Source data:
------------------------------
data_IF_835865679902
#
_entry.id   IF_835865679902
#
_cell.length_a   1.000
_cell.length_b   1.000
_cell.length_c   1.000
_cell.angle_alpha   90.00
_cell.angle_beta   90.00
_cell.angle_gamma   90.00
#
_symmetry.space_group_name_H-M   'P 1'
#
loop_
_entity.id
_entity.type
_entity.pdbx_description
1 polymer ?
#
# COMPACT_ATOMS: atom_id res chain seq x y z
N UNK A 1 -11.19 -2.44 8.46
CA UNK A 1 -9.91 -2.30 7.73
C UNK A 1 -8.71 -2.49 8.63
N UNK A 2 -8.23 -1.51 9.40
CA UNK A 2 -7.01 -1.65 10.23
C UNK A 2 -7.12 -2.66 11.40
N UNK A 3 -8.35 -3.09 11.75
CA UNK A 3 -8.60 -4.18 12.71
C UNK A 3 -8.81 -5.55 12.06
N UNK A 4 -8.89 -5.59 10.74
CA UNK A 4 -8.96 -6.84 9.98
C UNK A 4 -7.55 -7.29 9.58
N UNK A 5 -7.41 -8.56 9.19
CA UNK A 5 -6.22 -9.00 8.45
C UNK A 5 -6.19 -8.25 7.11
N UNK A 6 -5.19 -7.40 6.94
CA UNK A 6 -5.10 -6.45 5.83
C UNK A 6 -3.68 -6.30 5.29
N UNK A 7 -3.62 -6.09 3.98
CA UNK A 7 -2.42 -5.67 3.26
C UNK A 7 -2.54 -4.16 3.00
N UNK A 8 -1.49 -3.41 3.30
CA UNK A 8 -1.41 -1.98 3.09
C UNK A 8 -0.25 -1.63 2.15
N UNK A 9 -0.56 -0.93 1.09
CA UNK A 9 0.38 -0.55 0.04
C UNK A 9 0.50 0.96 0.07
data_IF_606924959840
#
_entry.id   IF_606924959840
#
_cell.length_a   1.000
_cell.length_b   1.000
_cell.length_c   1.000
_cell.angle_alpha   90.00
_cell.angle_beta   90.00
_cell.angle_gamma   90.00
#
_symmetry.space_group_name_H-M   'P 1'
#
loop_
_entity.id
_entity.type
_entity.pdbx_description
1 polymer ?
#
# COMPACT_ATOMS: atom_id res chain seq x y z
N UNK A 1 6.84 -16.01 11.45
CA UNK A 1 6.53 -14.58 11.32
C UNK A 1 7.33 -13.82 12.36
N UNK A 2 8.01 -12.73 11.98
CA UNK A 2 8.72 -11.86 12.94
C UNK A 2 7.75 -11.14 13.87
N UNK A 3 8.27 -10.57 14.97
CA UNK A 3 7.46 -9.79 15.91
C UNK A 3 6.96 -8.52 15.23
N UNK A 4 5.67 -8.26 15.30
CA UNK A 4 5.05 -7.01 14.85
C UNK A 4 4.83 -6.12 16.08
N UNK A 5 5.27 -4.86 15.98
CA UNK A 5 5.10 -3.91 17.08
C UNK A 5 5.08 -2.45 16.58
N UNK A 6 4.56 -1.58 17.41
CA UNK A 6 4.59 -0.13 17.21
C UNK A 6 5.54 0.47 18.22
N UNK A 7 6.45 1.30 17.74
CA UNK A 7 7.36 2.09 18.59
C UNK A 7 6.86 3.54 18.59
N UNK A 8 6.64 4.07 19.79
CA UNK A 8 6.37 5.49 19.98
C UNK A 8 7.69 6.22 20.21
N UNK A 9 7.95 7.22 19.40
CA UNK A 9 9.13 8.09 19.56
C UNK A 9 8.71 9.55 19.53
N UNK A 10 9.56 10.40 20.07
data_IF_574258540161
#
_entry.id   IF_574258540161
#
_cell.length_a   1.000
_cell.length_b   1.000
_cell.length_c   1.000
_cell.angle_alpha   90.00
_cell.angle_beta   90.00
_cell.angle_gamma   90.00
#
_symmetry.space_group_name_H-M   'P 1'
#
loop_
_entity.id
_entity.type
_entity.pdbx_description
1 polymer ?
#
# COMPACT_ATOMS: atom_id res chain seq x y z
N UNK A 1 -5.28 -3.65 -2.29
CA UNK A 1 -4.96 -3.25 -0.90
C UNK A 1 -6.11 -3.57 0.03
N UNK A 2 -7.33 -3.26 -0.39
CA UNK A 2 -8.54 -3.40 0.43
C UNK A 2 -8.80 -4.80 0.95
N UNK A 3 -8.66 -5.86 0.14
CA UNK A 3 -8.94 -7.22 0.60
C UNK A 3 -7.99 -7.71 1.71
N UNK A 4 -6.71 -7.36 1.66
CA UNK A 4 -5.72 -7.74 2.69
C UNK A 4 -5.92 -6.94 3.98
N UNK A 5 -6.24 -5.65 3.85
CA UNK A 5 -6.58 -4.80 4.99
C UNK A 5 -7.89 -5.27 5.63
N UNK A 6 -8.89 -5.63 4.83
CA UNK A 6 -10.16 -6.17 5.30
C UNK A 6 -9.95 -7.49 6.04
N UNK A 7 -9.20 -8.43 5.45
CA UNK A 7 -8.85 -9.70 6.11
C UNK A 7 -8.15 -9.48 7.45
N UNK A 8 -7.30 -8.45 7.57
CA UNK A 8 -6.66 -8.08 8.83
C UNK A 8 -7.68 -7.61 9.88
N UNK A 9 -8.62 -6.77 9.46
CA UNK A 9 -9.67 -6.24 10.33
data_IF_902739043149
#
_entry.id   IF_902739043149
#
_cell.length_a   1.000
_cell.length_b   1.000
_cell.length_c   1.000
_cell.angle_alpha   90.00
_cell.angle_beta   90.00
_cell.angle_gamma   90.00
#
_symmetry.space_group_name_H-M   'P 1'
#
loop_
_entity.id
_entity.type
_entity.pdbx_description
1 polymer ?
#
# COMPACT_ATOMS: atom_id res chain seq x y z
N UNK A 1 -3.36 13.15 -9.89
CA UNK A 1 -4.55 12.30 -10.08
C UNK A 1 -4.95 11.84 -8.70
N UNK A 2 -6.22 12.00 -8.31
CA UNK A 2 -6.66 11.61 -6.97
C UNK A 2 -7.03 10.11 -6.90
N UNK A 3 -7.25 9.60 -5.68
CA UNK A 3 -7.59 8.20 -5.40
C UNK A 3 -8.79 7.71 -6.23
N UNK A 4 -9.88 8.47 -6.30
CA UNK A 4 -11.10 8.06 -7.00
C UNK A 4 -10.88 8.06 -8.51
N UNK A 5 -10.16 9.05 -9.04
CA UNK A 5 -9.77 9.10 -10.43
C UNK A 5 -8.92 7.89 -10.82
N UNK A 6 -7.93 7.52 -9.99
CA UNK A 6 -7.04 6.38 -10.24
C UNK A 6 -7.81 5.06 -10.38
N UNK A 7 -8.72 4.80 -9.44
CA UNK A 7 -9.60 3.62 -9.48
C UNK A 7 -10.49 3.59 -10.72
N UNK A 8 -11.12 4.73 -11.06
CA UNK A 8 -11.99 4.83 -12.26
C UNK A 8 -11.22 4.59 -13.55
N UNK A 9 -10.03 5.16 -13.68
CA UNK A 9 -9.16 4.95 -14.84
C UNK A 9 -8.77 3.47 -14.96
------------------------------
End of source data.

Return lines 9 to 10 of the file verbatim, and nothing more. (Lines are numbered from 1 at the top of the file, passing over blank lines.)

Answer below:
_cell.angle_beta   90.00
_cell.angle_gamma   90.00